Tag Archives: Movie

Michael Medved: “Chappaquiddick”: A Powerful Reminder of Arrogance and Corruption


The new film “Chappaquiddick” depicts a searing scandal that changed the course of political history. As the only surviving brother in a storied dynasty, 37-year-old Senator Ted Kennedy looked like a sure bet for the Presidency in the Summer of 1969. But after leaving a boozy party with a 28-year-old female passenger, he drove his car off a bridge.

Inexplicably, he waited more than 9 hours before notifying local authorities who might have rescued the trapped young woman. The film highlights backstage manipulations, involving some of the nation’s most powerful figures, that rushed the victim’s burial without autopsy and treated Ted’s political survival as their all-important goal.

For those disgusted by today’s tawdry politics, “Chappaquiddick” provides a powerful reminder that corruption and arrogance have long afflicted American public life.

Read More »

Jim Caviezel, Star of “Paul, Apostle of Christ,” Issues Challenge to Moviegoers


Townhall Review – March 31, 2018

Hugh Hewitt talks with Lanhee Chen, policy expert and Research Fellow at the Hoover Institution, about President Donald Trump naming former United Nations ambassador John Bolton as his next National Security Advisor, which has been criticized by some left-wing pundits. Michael Medved takes on the media’s coverage of The March for Our Lives that took place in Washington D.C. last week. The movie “Paul, Apostle of Christ” opened in theaters last weekend and the movie’s star, Jim Caviezel, discusses his passion for his faith with Salem host Mike Gallagher. Charlotte Pence, daughter of Vice President Mike Pence, has a newly-released children’s book, “Marlon Bundo: A Day in the Life of the Vice President.” Karen Pence, the Second Lady, wife to Mike Pence, and the illustrator for the book, joins her daughter in a conversation with Larry Elder. Michael Medved takes on former Supreme Court justice John Paul Stevens’ call to eliminate the Second Amendment. Dennis Prager takes one more look at the March for Our Lives.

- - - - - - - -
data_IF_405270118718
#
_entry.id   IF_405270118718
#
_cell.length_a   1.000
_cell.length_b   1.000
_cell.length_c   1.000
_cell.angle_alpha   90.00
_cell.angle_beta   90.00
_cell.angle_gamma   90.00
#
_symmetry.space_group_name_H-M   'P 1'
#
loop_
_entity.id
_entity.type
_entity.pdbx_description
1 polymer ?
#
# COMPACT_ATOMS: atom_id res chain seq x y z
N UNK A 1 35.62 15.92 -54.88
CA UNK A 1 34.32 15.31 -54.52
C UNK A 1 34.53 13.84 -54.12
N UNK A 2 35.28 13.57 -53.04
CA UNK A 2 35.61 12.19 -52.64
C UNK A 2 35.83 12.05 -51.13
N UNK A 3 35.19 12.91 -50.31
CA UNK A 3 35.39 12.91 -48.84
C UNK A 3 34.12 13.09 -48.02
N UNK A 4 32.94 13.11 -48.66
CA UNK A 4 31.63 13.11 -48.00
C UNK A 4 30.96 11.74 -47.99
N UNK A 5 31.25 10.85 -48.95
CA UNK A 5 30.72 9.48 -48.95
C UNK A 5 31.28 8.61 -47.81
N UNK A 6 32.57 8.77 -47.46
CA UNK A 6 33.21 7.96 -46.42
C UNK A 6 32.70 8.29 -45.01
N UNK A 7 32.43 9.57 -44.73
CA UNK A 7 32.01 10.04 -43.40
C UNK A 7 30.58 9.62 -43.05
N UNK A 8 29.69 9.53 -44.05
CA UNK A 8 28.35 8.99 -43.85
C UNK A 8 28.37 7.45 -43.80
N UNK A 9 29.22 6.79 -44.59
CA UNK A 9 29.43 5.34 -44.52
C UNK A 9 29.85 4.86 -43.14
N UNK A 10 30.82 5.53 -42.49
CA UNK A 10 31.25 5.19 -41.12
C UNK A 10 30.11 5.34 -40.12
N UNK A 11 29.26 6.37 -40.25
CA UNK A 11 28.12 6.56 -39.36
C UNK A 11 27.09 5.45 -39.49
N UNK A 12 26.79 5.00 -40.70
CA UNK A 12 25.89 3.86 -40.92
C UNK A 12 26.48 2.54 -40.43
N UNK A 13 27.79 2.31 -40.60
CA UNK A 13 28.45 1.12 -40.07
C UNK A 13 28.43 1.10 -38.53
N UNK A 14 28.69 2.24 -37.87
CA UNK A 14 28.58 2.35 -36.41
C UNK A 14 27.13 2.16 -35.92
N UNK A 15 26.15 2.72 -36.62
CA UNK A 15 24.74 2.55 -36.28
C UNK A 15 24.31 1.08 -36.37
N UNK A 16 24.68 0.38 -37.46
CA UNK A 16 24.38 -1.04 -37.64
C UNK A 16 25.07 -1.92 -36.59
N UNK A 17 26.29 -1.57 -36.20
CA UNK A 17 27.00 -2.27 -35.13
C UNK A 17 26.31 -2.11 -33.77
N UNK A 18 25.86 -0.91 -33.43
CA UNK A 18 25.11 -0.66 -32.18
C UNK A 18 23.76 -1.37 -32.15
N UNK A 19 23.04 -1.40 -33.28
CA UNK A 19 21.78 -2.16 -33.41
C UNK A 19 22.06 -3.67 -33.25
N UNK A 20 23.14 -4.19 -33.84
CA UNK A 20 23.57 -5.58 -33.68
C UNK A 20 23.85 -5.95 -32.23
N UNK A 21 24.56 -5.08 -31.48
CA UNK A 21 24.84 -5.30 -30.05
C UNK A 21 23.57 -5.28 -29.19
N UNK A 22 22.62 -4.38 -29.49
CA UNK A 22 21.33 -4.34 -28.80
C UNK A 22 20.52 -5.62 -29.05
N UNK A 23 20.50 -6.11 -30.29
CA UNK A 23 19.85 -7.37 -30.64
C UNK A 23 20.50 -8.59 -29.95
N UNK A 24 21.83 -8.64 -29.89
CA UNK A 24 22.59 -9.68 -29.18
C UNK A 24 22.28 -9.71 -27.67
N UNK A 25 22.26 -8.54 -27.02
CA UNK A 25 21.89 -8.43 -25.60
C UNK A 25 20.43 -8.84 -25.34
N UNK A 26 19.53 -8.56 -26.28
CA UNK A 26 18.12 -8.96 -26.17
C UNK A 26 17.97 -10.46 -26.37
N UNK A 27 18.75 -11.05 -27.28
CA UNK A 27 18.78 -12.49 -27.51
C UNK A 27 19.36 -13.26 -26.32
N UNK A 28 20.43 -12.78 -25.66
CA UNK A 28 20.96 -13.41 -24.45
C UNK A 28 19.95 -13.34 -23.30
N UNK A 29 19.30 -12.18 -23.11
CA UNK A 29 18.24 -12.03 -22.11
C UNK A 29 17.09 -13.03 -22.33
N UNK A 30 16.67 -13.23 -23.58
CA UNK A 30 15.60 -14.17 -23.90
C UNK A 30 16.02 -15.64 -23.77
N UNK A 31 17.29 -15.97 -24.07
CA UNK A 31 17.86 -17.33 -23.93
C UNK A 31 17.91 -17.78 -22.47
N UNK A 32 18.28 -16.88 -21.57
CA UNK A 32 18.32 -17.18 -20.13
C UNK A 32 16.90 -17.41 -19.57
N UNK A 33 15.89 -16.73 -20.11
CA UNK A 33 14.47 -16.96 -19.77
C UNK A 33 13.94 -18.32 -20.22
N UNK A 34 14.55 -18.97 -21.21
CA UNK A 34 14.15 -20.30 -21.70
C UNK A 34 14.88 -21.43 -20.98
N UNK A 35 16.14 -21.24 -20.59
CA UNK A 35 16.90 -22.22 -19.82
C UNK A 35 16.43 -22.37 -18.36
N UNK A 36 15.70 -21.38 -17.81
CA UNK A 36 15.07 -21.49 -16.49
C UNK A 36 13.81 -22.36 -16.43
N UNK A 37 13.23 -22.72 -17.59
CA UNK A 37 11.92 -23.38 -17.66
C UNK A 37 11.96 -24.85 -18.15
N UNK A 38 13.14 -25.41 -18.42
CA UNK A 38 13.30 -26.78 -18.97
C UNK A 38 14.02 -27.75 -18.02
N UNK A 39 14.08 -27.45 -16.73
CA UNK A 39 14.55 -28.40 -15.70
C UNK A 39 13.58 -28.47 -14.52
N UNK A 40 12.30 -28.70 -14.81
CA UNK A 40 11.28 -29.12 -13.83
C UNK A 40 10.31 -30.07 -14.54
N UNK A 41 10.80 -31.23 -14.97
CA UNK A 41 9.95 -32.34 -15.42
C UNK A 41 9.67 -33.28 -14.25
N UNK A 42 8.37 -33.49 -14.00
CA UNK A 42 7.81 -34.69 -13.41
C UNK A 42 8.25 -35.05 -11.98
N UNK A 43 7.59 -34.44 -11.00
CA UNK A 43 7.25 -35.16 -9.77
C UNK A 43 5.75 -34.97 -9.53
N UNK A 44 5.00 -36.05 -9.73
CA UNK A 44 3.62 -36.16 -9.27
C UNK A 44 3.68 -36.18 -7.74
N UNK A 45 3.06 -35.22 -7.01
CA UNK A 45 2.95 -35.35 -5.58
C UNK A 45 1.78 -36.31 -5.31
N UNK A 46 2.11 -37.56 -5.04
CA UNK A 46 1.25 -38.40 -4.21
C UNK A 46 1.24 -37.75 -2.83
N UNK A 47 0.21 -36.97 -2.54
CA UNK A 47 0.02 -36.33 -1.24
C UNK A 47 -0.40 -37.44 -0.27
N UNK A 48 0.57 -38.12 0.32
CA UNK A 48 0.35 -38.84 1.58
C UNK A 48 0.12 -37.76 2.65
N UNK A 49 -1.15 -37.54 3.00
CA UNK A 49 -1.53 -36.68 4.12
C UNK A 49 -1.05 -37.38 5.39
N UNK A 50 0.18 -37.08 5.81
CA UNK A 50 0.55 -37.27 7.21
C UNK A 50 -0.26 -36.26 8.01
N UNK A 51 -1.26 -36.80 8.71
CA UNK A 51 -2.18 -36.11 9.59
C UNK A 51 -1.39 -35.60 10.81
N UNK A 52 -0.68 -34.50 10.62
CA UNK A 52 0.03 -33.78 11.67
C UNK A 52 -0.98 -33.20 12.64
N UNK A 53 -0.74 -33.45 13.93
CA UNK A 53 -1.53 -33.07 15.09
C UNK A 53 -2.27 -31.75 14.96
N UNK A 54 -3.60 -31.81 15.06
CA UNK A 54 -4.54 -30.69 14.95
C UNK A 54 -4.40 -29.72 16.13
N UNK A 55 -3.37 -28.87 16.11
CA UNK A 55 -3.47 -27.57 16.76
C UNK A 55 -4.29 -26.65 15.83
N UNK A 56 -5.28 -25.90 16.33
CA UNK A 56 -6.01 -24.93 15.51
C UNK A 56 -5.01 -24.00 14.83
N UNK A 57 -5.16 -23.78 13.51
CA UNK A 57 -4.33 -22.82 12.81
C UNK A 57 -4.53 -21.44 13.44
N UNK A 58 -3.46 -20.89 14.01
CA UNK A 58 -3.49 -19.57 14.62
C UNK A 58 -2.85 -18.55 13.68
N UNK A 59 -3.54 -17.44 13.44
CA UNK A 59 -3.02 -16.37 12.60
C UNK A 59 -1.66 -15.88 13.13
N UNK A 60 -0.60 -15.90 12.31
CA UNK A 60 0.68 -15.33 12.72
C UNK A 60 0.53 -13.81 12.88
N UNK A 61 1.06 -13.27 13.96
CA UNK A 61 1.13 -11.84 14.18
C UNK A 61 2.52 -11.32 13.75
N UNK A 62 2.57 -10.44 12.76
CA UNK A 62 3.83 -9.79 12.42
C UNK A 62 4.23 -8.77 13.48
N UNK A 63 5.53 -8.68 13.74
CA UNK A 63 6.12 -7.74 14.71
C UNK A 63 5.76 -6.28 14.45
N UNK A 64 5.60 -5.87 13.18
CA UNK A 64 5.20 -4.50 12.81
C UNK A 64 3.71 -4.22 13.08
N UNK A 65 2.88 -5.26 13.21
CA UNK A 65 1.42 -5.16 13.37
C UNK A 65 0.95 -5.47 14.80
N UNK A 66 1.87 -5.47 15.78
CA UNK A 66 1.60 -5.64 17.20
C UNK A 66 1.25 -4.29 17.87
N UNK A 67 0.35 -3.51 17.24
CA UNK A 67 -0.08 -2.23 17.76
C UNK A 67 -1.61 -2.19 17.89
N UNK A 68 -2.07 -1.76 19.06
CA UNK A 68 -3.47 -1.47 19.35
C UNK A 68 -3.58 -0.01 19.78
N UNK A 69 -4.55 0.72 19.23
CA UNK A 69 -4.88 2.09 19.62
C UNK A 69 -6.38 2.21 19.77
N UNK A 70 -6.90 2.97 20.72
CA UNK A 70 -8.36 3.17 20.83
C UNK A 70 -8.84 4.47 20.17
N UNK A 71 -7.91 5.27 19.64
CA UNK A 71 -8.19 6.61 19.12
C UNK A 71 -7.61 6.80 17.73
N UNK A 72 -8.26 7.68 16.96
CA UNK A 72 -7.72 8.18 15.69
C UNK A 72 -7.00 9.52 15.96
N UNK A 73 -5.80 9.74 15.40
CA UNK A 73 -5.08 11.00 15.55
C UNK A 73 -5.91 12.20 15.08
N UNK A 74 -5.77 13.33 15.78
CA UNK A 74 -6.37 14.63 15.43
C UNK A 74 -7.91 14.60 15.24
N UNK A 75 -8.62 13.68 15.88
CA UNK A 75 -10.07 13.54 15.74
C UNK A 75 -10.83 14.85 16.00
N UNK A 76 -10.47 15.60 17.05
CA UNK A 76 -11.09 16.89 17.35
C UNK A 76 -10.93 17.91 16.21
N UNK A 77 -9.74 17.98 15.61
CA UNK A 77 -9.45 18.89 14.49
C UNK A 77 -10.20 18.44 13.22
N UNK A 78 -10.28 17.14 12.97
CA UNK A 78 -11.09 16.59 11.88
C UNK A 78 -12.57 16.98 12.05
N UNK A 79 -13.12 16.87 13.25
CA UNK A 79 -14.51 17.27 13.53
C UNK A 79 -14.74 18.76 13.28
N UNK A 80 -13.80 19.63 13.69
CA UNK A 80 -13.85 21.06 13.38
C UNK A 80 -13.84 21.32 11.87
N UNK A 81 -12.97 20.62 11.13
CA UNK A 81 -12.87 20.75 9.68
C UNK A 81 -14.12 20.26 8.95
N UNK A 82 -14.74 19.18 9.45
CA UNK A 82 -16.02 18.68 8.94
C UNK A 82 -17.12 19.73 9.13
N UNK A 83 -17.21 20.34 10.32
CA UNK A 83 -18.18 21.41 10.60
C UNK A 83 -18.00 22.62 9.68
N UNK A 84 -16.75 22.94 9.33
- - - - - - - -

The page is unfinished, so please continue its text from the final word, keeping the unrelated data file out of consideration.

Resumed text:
Read More »

Michael Medved: Black Panther’s Misleading Utopia

Opioid

“Black Panther” has made movie history as the first smash hit about a black superhero. But even as international audiences savor this splashy entertainment, it’s worth noting some necessary reservations.

 

The dialogue is full of clunky clichés, the plot is convoluted, the lavish sets and costumes look tacky and sometimes tawdry, and the special effects often fail to convince. Despite strong performances from a distinguished cast, the movie creates a totally fictitious African utopia that ignores fundamental truths about civilizations. The story centers on the fantasy kingdom of “Wakanda,” which, in carefully guarded isolation, has developed technological advances that lead the world.

 

In fact, isolation invariably produces stagnation, not progress. Moreover, Wakanda in the movie is a medieval, tribal society, choosing all-powerful rulers through trial by combat and magical incantations. In the real world, advancement and wellbeing grow reliably from democratic, free market institutions, not from authoritarian societies based on brutality and sorcery echoing Game of Thrones.

Read More »

Michael Medved: No Rational Explanation for “It”

Opioid

After a miserable summer for movies, with box-office down some 15 percent across the board, September brought a big surprise: a modestly budgeted fright-fest with no big names smashed all records for horror films or for September releases in general.

“It,” based on a 1986 Stephen King novel and a ’90s TV miniseries, centers on an ageless cannibal clown who arises from the sewers of a Maine town every 27 years to murder and mutilate local children. A group of outcast 13-year-olds does battle with this demonic force, while the film’s only adults engage in incest, sadism, attempted rape, child abuse, and wanton cruelty.

As in many Stephen King stories, supernatural power functions only on the dark side, never balanced by the goodly or the godly. The only genuinely scary aspect of the whole “It” phenomenon is the public reception for this mediocre product: the $117 million in opening weekend business is as grotesque as anything on screen.

Read More »